As soon as the No-smoking/Seat-belts off lights switched off, my buddy Kathir looked at with real anticipation to the large cart being pushed/pulled down the aisle. “Is that the food cart? Do they have everything?” he enquired in a voice thrilling with anticipation. I nonchalantly turned around and exclaimed “they do have a fine selection of both vegetarian and non vegetarian, but if I were you I wouldn’t order too much” he turned towards me and asked “why? You fear for the quality?” I shook my head and replied “no I fear for the bill, these stuffs cost too much- they are marked up very high”. He blanched and exclaimed “but don’t we get free food in aero-planes?” “Ha-ha” I thought “so this is what you think buddy” and then I proceeded to break down his illusions “boss, check your ticket again- this is a low cost flight, here they charge you for everything and usually exorbitant prices too. The only thing I am reasonably sure is free on today’s flight is water”.
But Mr.Kadhir was up and equal to the task- he decided that for the price he had paid for the ticket he was going to get something free from the airlines even if it was just water and he proceeded to call over the airhostess repeatedly to his seat and drank down at least five to six glasses of the “free” water by the time we had neared cochin. Just as we were nearing our destination we hit some mild turbulence and then I heard some scrabbling beside me and turned to find Mr.Kathir wrestling with his seat belt trying to unbuckle it -I forgot to mention that he had made me take a photo of him with the seatbelt on just to show his family and had kept it buckled on for the entire two hour flight and was now making an effort to get up despite the fact that the fasten seatbelts sign had come on. I pointed it out to him when he said he urgently needed to go the toilet as all that “free water” had done its job inside him.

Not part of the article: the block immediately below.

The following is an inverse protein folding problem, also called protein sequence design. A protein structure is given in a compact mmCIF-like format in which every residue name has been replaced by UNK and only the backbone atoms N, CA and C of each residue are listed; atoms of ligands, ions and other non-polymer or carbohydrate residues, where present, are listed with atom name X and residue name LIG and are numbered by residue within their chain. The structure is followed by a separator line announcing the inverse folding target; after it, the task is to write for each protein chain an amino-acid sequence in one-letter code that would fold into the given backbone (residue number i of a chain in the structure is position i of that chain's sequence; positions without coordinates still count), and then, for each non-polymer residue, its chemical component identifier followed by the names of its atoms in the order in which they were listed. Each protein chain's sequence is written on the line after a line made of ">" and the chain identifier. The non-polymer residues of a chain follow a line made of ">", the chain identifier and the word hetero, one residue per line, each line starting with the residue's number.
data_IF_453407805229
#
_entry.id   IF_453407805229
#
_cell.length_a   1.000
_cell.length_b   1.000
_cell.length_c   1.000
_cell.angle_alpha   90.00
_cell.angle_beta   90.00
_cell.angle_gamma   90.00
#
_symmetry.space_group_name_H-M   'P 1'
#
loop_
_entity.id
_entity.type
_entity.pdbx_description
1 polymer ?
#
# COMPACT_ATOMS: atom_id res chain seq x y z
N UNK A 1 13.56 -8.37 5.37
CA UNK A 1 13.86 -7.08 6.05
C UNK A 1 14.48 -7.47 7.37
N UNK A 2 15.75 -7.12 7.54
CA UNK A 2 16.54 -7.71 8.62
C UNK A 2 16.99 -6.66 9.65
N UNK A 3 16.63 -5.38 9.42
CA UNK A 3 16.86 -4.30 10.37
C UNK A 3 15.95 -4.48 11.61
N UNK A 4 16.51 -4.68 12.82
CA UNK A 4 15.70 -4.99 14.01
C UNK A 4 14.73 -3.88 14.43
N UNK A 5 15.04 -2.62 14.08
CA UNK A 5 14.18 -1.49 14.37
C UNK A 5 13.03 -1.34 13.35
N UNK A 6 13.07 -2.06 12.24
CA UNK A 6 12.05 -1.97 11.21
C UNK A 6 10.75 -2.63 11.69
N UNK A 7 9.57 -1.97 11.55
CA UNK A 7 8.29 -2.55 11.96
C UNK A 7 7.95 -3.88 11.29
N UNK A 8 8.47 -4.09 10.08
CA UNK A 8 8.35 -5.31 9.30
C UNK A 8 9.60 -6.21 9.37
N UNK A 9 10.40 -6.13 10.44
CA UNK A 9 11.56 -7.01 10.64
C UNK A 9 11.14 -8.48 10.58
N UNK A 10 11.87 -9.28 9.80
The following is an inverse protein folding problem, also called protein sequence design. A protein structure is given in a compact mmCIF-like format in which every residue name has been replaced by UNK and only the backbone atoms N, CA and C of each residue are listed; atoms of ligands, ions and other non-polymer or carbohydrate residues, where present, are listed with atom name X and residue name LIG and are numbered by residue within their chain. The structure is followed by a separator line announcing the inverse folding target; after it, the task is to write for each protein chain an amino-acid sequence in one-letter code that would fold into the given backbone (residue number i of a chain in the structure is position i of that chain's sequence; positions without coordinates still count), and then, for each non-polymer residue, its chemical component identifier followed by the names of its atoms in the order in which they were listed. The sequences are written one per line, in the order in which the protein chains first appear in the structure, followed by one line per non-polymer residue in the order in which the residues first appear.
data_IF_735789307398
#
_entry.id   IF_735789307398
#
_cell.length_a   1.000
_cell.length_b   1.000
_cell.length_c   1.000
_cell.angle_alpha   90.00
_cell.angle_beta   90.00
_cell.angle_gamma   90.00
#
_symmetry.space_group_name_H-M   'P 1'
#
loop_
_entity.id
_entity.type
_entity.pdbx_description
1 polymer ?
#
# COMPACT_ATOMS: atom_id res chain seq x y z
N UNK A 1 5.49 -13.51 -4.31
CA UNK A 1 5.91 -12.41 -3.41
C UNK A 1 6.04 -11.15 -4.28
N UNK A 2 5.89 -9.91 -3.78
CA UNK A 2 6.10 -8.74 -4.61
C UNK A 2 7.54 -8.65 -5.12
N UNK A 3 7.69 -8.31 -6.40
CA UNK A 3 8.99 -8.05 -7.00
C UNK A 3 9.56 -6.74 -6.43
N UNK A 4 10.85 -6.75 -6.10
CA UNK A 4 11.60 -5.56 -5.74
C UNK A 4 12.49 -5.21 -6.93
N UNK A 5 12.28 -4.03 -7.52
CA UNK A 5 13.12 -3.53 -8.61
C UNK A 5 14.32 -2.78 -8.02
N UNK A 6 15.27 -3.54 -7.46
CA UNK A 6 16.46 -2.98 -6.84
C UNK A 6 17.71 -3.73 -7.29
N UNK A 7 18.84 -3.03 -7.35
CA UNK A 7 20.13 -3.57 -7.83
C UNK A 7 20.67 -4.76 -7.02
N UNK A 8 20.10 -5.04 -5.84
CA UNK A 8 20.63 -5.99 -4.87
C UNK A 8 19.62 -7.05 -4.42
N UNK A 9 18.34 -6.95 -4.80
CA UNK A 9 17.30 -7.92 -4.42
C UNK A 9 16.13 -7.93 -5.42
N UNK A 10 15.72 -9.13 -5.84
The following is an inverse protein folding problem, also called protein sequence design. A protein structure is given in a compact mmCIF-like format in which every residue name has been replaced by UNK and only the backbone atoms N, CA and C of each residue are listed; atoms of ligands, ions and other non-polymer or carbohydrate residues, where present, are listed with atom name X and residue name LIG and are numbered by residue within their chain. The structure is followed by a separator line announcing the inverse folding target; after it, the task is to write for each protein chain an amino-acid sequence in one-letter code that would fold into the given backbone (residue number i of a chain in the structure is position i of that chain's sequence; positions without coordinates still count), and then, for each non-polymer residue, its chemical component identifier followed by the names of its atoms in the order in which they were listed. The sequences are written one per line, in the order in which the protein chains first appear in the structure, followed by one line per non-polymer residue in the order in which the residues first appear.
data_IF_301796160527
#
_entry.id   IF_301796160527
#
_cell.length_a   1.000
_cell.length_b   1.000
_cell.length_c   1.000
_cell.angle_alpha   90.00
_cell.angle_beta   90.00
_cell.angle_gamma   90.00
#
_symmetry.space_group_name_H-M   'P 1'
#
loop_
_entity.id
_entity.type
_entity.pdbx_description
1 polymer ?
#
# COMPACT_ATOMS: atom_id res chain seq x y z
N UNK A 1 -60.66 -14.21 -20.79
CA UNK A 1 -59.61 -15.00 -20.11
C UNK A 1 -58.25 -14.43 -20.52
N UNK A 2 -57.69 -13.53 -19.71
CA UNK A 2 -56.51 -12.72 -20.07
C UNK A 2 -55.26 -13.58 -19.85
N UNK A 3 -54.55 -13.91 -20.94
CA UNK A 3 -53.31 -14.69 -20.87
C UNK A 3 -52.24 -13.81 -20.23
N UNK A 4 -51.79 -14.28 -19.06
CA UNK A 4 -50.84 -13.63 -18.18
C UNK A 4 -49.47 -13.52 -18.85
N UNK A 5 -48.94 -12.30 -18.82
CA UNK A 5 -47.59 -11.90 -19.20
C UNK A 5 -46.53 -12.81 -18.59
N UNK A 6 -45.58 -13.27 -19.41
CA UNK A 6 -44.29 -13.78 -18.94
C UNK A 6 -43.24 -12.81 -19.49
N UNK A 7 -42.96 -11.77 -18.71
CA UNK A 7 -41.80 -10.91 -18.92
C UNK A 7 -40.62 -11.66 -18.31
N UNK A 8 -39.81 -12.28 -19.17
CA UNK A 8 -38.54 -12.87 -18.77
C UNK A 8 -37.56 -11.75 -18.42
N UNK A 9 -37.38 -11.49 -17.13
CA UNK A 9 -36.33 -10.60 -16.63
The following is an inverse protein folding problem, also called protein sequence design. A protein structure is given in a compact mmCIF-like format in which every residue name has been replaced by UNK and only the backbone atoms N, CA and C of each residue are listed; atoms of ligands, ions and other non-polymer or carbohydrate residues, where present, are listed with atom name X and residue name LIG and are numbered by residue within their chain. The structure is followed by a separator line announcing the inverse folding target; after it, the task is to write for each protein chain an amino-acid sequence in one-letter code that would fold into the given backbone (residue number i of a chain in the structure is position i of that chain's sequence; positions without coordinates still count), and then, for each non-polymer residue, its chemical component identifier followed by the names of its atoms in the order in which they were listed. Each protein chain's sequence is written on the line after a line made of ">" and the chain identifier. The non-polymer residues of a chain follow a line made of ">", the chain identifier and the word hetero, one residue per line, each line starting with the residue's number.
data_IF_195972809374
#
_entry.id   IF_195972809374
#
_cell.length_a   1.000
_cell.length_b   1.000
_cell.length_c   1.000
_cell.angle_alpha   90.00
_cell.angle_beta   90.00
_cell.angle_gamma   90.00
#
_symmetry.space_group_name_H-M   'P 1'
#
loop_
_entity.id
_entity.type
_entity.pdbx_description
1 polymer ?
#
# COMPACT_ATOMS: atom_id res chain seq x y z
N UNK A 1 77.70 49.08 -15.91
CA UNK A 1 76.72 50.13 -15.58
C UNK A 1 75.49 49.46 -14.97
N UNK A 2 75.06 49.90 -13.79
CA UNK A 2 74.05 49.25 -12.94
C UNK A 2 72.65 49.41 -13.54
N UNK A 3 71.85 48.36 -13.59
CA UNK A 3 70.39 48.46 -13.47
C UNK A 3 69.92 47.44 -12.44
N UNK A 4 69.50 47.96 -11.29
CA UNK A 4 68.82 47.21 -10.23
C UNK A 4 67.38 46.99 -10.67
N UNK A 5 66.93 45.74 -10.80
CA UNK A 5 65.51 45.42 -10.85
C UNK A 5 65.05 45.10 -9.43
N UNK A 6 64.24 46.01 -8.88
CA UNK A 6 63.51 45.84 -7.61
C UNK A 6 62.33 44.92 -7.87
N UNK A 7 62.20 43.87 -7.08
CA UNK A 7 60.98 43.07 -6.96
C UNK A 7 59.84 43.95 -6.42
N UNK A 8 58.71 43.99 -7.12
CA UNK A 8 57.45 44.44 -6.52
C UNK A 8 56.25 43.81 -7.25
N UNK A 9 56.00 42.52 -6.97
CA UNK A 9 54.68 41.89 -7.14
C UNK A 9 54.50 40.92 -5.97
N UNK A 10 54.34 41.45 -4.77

The only way not to attract adverse attention from the cabin crew (and other passengers) and to keep him glued to his seat was to resort to a fib, a small white lie and to hope that he would believe me. I told Kathir in an offhand manner that the reason low cost airlines were so free with their in-flight water supply was that they looked to make money by charging a hundred bucks (plus tax) for every single visit to the toilet. Kathir quieted down then and said in a plaintive tone “Boss, my piss is not worth a hundred bucks boss” and then he held on to it all the way till we finally landed at Cochin airport and he rushed off to the “free” toilets in the airport terminal with a last despairing cry over his shoulder “Get me black bag also will you boss?’ as I made my way leisurely to the baggage carousel to pick up our luggage.
Once we had completed all our formalities at the airport I suggested to Kathir that we book a pre-paid taxi at the airport itself to take us into the city from the airport. But he demurred – cost cutting as usual. He suggested that we go outside the airport where we were sure to find some auto-rickshaws passing by which we can board and bargain with the driver for the trip. Ordinarily I would have said to hell with you and gone on my way- but I didn’t want to abandon a newbie and so decided to tag along and see what else he was going to do to make my trip interesting. Once outside the airport we saw that Cochin does not have the conventional auto’s we are used to here in Chennai but only large share-autos which come cramped with a whole lot of passengers packed tight as sardines inside. Seeing us standing there with a couple of large bags each, most of the auto drivers opted to give us a miss until finally one large hearted (half-empty) auto stopped near us.